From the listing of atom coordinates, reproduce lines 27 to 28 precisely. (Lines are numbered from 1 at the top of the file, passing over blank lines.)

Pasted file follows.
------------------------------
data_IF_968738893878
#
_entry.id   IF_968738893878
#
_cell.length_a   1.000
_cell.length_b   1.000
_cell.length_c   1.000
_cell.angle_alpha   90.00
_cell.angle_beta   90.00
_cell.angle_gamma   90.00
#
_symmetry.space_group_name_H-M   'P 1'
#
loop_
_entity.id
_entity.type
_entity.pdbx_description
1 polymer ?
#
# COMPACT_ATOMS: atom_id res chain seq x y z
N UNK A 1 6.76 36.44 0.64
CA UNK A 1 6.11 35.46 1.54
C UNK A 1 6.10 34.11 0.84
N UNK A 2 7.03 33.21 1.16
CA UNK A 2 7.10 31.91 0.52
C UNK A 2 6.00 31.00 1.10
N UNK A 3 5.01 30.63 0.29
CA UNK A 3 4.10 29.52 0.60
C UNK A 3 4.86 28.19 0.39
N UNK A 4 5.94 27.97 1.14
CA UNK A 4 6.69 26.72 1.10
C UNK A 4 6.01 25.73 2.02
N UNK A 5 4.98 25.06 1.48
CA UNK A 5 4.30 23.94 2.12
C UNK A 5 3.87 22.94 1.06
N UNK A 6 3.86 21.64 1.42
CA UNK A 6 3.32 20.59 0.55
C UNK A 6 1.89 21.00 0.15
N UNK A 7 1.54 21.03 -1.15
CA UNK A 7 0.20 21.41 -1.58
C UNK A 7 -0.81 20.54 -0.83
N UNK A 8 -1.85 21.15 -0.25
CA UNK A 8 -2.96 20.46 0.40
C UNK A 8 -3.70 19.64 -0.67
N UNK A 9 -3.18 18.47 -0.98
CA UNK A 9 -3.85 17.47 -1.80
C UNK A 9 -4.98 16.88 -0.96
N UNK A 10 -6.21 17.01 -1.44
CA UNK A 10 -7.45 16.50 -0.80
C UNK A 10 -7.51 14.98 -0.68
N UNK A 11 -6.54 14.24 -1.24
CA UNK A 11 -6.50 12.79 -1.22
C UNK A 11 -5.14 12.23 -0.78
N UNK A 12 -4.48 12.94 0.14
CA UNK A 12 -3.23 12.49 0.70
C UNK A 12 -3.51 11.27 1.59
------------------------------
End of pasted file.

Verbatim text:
N UNK A 3 5.01 30.63 0.29
CA UNK A 3 4.10 29.52 0.60